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review 2018-02-22 21:31
The Courtship of Mr. Lyon (Story No. 2)
The Bloody Chamber: And Other Stories: 75th-Anniversary Edition (Penguin Classics Deluxe Edition) - Kelly Link,Angela Carter

The Beauty and the Beast retold and this story was kind of boring. The story has been to rushed, with the hand licking on their very first day together, Beautys sudden departure and her change of heart and rushing back to the beast after she has forgotten all about him for a considerable amount of time. Truth to be told, Beauty isn´t a very likeable character in this story. 

 

The Beauty and the Beast isn´t my favorite fairy tale and Angela Carters short story hasn´t been able to change my mind about this fact.

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review 2018-02-21 18:21
The Bloody Chamber (Story No. 1)
The Bloody Chamber: And Other Stories: 75th-Anniversary Edition (Penguin Classics Deluxe Edition) - Kelly Link,Angela Carter

The Bloody Chamber is a retelling of the french folklore tale "Bluebeard". It´s dark and twisted and beautifully written, even though I felt slightly disturbed most of the time and some passages made me feel downright icky:

 

I saw him watching me in the gilded mirrors with the assessing eye of a connoisseur inspecting horseflesh, or even of a housewife in the market, inspecting cuts on the slab. I´d never seen, or else had never aknowledged, that regard of his before, the sheer carnal avarice of it; and it was strangely magnified by the monocle lodged in the left eye.

 

I don´t know what is worse, the monocle or having the feeling of being compared to horseflesh or a slab of meat. I bet by now she regrets having married him.

 

Overall a great short story.

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review 2017-10-24 17:02
Wise Children / Angela Carter
Wise Children - Angela Carter

Dora and Nora Chance are a famous song-and-dance team of the British music halls. Billed as The Lucky Chances, the sisters are the illegitimate and unacknowledged daughters of Sir Melchoir Hazard, the greatest Shakespearean actor of his day. At once ribald and sentimental, glittery and tender, this rambunctious family saga is Angela Carter at her bewitching best.

 

Read to fill the “Magical Realism” square of my 2017 Halloween Bingo card.

The large cast of off-beat characters in this book reminded me strongly of Canadian author, Robertson Davies. And all of the links back to Melchior Hazard, Shakespearean actor, made me think of Station Eleven! But Carter definitely makes this tale all her own, despite the echoes with other authors.

Like the Shakespeare that permeates the novel, there are lots of twins, sudden changes in fortune, costumes, and a lot of uncertain parentage. As the old saw goes, it’s a wise child that knows its own father. Dora Chance, Melchior’s illegitimate daughter and twin to Nora Chance, tells the tale and it unrolls like an article in a gossip rag. Whether you can trust all she says or not is a Chance that you’ll have to take! The Lucky Chances, as the sisters are known, can only be considered lucky in comparison to others in the tale. For instance, they were raised by a woman who seemed to actually care about them, rather than by their biological parents and in this, they seem to come out ahead.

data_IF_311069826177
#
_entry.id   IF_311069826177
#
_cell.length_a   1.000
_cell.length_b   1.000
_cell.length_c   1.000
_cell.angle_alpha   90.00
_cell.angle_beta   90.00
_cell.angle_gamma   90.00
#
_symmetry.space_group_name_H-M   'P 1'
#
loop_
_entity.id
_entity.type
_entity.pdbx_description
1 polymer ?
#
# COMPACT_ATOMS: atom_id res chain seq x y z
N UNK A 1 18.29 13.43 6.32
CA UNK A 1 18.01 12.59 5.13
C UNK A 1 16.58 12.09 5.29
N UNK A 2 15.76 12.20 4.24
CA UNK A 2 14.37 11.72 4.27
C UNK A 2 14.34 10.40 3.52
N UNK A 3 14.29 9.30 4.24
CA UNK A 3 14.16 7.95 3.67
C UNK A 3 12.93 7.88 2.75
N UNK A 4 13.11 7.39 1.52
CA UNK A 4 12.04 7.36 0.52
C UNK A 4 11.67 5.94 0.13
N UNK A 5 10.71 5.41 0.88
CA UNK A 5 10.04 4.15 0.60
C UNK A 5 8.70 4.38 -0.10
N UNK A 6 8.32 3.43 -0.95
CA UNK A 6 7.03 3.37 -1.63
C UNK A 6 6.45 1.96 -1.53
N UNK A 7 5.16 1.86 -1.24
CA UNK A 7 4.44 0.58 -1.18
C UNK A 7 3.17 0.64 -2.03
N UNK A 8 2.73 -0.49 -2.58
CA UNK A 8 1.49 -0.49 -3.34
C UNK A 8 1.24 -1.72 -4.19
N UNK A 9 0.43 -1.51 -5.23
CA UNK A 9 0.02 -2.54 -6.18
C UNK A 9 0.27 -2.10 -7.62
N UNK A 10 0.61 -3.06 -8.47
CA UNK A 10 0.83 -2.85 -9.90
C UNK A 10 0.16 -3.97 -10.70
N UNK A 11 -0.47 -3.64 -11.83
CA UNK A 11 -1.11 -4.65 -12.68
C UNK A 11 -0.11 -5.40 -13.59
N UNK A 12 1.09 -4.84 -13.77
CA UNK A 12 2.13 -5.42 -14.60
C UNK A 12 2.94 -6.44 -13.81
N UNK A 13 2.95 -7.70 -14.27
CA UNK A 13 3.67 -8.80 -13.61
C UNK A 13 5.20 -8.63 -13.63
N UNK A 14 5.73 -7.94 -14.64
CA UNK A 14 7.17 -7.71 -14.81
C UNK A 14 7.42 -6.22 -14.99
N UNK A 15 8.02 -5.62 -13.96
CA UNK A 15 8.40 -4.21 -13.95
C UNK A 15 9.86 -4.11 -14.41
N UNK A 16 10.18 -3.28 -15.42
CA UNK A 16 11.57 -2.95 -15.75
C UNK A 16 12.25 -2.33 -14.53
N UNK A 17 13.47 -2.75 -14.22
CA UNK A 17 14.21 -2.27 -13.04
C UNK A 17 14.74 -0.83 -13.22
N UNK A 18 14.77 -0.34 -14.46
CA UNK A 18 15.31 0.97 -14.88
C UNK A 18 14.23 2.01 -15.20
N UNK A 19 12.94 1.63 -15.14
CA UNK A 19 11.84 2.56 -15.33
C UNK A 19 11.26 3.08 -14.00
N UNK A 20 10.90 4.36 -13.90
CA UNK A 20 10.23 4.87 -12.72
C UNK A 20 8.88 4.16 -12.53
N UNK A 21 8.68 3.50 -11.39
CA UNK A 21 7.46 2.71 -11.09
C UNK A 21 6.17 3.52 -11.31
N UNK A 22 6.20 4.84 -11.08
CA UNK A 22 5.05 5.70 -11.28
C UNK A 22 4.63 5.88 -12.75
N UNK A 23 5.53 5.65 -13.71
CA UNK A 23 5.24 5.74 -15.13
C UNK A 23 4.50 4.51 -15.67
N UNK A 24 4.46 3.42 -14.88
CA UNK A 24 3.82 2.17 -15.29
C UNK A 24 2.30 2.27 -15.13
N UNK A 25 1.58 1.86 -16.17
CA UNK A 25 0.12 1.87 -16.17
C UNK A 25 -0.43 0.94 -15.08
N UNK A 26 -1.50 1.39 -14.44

Dora and Nora sound like they would be a lot of fun to have a gin and tonic with, but I wouldn’t want to stay in their house!

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text 2017-10-17 18:24
I'm late, I'm late, I'm late!
Wise Children - Angela Carter
At the Mountains of Madness and Other Tales of Terror - H.P. Lovecraft
Bitten - Kelley Armstrong
Late Bite (Toronto Chronicles, #1) - John Matsui
The Green Man - Kingsley Amis
Doctor Sleep - Stephen King
The Severed Streets - Paul Cornell
What the #@&% Is That?: The Saga Anthology of the Monstrous and the Macabre - John Joseph Adams,Douglas Cohen

Yup, I feel like the White Rabbit in Alice in Wonderland!  I'm way behind on my Halloween Bingo reading.

 

I'm about half way through Wise Children (my magical realism choice).  Lovecraft, Bitten, and Late Bite should all go pretty quickly. I'm a bit concerned about The Green Man and Doctor Sleep--if they're too scary to read after dark, then Houston, I may have a problem!

 

Wish me luck as I push to the finish!!

 

 

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review 2017-09-17 14:57
Magic Realism Square
Nights at the Circus - Angela Carter

- A story about stories and illusion.



Magic and reading have something in common. It’s that thin wedge that question of what is real and what is fantasy. We know that the magician is doing some trick, but we just can’t get it, can’t figure it out. With books, good ones at least, the trick is the writing taking you someplace else. Books aren’t the only thing that can do this – a good movie, painting, music. 
It’s this line between reality and fantasy that Carter explores in this novel about a circus performer who may actually have real wings. At first glance it seems as if Fevvers is the only character with this problem, but every character in the book comes into contact with this question. Even the tigers, which may or may not really be jealous lovers.
In many ways, this is the human condition, the search for ourselves. Is our work face our real face? It might not be the wings that Fevvers has, but the question of reality and fantasy is one we change and fight in some way every day

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